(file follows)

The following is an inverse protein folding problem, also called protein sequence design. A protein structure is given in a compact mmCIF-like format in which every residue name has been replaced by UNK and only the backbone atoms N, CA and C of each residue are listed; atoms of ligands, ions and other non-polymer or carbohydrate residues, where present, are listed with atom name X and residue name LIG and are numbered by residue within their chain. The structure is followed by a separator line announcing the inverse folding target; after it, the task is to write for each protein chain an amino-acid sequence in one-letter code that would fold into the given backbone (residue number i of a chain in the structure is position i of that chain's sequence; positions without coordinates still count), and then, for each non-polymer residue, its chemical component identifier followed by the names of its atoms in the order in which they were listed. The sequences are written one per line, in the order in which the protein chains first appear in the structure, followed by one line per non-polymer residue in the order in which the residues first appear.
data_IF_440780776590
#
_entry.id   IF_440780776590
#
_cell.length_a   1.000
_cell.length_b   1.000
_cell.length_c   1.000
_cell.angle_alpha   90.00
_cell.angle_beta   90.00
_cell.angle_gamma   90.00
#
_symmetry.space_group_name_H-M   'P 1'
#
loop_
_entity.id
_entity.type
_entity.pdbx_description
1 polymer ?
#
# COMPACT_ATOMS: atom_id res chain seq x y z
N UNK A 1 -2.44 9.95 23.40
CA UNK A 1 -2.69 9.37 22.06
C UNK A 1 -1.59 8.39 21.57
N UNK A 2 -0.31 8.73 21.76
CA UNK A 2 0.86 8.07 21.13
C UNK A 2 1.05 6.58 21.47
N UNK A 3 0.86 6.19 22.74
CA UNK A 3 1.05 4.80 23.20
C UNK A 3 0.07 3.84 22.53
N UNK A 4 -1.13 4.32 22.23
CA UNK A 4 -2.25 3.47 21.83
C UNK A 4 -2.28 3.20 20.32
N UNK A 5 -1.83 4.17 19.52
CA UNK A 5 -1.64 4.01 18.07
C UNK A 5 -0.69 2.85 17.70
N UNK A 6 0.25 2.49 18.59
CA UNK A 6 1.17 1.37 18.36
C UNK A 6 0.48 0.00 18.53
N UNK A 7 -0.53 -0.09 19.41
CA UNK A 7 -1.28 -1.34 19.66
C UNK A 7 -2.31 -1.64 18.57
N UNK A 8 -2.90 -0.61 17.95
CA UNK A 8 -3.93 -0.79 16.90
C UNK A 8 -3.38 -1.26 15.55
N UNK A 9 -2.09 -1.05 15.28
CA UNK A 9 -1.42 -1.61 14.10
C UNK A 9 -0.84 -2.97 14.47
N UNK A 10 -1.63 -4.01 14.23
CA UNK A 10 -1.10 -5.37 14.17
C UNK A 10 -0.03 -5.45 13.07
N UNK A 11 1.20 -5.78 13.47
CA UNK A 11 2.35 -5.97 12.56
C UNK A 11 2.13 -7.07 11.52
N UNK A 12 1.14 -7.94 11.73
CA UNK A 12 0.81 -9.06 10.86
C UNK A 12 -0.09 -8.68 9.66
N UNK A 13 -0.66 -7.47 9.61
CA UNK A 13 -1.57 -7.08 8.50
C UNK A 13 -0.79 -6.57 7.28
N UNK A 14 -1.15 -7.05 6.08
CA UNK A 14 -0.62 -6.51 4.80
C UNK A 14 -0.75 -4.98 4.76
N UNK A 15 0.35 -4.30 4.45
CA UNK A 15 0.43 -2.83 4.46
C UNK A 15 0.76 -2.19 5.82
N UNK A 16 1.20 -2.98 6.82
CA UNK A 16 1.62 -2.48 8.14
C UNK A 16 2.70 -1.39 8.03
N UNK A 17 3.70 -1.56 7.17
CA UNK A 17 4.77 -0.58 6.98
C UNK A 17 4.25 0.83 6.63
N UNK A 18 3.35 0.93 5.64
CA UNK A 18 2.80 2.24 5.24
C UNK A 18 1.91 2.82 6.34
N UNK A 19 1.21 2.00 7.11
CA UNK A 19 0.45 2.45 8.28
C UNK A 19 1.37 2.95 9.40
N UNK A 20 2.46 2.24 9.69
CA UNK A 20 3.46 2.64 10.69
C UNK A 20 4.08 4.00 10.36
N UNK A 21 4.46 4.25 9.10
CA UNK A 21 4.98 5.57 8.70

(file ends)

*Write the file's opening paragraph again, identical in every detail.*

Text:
The following is an inverse protein folding problem, also called protein sequence design. A protein structure is given in a compact mmCIF-like format in which every residue name has been replaced by UNK and only the backbone atoms N, CA and C of each residue are listed; atoms of ligands, ions and other non-polymer or carbohydrate residues, where present, are listed with atom name X and residue name LIG and are numbered by residue within their chain. The structure is followed by a separator line announcing the inverse folding target; after it, the task is to write for each protein chain an amino-acid sequence in one-letter code that would fold into the given backbone (residue number i of a chain in the structure is position i of that chain's sequence; positions without coordinates still count), and then, for each non-polymer residue, its chemical component identifier followed by the names of its atoms in the order in which they were listed. The sequences are written one per line, in the order in which the protein chains first appear in the structure, followed by one line per non-polymer residue in the order in which the residues first appear.